I rattled my hanger around in the vent, yanked on the tightly-woven nest and extracted a few strands.  As things go, the angle of my reach and the direction of the wind caused dirt and several loose particles to fall into my right eye.  So, I stopped and climbed down to take care of that.

In the bathroom I grabbed a bottle of natural tears - too late - found out it was contact solution.  After rinsing several times until it stopped stinging, I went back and moved the step ladder so that I was now upwind of the nest with my one red eye.

The coat hanger went in deep and, OMG, there's someone still living here!  The inhabitant left in a flurry. I sent my apologies but figured there were plenty of feathered friends nearby that could take in an evicted bird.

So then I was using both tools, the hanger and the tongs, alternately.  The nest came out in chunks - pieces of twigs, bits of insulation, feathers, dirt.  Not just a nest, but an extra long condo, complete with a built-in sauna.  No wonder they didn't want to move out.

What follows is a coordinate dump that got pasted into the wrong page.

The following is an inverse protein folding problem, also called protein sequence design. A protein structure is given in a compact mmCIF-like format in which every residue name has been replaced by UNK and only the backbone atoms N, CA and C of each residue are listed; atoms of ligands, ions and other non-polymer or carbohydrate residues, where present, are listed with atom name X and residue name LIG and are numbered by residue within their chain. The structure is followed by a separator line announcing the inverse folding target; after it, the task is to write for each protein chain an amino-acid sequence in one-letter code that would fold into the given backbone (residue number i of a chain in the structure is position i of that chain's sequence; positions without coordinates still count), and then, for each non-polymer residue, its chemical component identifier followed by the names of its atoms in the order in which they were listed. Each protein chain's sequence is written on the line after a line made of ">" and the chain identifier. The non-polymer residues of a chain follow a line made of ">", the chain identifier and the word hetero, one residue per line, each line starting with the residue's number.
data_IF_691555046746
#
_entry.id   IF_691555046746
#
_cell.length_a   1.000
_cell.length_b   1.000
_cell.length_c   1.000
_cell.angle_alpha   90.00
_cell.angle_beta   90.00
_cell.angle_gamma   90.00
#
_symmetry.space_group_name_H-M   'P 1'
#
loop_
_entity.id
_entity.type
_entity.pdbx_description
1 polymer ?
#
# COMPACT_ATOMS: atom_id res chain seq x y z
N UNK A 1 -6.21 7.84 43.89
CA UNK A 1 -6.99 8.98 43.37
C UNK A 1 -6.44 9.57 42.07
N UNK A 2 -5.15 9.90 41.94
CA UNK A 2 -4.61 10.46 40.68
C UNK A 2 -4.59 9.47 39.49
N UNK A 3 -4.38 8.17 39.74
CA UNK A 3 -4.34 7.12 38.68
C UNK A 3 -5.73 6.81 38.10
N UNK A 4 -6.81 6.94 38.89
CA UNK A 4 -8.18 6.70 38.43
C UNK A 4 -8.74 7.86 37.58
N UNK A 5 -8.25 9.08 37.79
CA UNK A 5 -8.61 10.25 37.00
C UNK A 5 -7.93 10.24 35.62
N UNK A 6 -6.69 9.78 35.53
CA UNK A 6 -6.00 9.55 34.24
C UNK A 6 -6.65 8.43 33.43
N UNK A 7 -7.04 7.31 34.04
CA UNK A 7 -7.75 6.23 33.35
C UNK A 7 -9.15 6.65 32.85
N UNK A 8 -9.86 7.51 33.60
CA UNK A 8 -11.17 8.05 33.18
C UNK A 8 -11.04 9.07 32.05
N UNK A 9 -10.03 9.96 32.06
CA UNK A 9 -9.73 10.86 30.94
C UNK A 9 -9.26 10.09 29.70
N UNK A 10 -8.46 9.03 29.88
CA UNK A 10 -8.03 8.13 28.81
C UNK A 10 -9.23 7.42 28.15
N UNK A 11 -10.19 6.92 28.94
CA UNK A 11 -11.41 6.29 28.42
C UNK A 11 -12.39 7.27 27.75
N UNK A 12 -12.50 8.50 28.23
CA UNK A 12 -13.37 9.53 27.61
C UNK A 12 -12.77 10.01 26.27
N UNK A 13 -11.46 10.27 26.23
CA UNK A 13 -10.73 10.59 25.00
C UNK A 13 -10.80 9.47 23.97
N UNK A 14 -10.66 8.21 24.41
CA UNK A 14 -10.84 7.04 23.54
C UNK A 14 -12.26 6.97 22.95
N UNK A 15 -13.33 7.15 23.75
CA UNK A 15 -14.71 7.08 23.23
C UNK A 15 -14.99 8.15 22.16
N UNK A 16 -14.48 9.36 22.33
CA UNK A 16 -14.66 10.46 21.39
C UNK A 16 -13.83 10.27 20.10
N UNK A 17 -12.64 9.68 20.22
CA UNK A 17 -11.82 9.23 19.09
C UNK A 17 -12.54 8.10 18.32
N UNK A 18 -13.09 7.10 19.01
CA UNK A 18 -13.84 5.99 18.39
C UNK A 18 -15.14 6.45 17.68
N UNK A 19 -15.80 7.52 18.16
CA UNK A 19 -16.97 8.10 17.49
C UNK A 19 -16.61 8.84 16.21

When I was done, I looked down at the ground, and among all the bird droppings I saw half of a bloody egg.  OMG, OMG, I just aborted a bird egg! With a coat hanger and BBQ tongs!  I suddenly had visions of avian rights protesters showing up at my door with picket signs. Or worse, I'd become the subject of some weird movie:  Revenge of the Birds or the classic Hitchcock horror (You know the one - with the famous attic scene.  My family watched the movie every year, and being a kid,
I always got sent out of the room when that scene came up. Years later, I saw the entire movie and remembered everything except that one part. Of course, now, I would never forget it.)  Ackkkk!



So, after many deep breaths, I put my tools away, stowed my step ladder, and washed off the front step.

My clothes are dry now.

Thursday, April 21, 2016

New Year, New Challenges, Part 1

On January 2nd of this year, I woke up with vertigo.

As a older than average dancer and a person with multiple food issues, it's not unusual for me to wake up with odd stuff going on in my body - headaches, stomach aches, stiffness, or sore muscles. I've accepted all of that.  But vertigo was a new one for me.